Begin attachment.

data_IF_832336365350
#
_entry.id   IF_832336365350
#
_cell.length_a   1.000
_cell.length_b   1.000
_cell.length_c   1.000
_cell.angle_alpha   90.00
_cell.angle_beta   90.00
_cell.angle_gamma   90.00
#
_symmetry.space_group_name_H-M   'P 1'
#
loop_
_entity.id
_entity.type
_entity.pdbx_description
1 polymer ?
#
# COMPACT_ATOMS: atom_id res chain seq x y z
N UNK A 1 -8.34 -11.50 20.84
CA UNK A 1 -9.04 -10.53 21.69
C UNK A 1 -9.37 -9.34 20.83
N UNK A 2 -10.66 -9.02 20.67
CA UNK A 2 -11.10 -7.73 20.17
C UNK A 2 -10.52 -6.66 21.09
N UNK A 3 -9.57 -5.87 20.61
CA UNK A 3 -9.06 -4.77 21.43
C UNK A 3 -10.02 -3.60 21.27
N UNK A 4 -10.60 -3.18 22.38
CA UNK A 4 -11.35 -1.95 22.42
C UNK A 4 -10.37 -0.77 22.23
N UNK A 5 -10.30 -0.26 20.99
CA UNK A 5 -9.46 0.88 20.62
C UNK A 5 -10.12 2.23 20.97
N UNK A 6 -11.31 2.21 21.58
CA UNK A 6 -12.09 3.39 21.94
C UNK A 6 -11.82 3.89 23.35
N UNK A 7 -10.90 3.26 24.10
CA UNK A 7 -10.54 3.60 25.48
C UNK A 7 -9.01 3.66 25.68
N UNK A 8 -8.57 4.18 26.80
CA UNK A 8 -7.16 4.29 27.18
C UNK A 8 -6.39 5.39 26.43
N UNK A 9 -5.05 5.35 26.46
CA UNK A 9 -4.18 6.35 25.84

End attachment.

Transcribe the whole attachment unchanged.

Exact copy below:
data_IF_832336365350
#
_entry.id   IF_832336365350
#
_cell.length_a   1.000
_cell.length_b   1.000
_cell.length_c   1.000
_cell.angle_alpha   90.00
_cell.angle_beta   90.00
_cell.angle_gamma   90.00
#
_symmetry.space_group_name_H-M   'P 1'
#
loop_
_entity.id
_entity.type
_entity.pdbx_description
1 polymer ?
#
# COMPACT_ATOMS: atom_id res chain seq x y z
N UNK A 1 -8.34 -11.50 20.84
CA UNK A 1 -9.04 -10.53 21.69
C UNK A 1 -9.37 -9.34 20.83
N UNK A 2 -10.66 -9.02 20.67
CA UNK A 2 -11.10 -7.73 20.17
C UNK A 2 -10.52 -6.66 21.09
N UNK A 3 -9.57 -5.87 20.61
CA UNK A 3 -9.06 -4.77 21.43
C UNK A 3 -10.02 -3.60 21.27
N UNK A 4 -10.60 -3.18 22.38
CA UNK A 4 -11.35 -1.95 22.42
C UNK A 4 -10.37 -0.77 22.23
N UNK A 5 -10.30 -0.26 20.99
CA UNK A 5 -9.46 0.88 20.62
C UNK A 5 -10.12 2.23 20.97
N UNK A 6 -11.31 2.21 21.58
CA UNK A 6 -12.09 3.39 21.94
C UNK A 6 -11.82 3.89 23.35
N UNK A 7 -10.90 3.26 24.10
CA UNK A 7 -10.54 3.60 25.48
C UNK A 7 -9.01 3.66 25.68
N UNK A 8 -8.57 4.18 26.80
CA UNK A 8 -7.16 4.29 27.18
C UNK A 8 -6.39 5.39 26.43
N UNK A 9 -5.05 5.35 26.46
CA UNK A 9 -4.18 6.35 25.84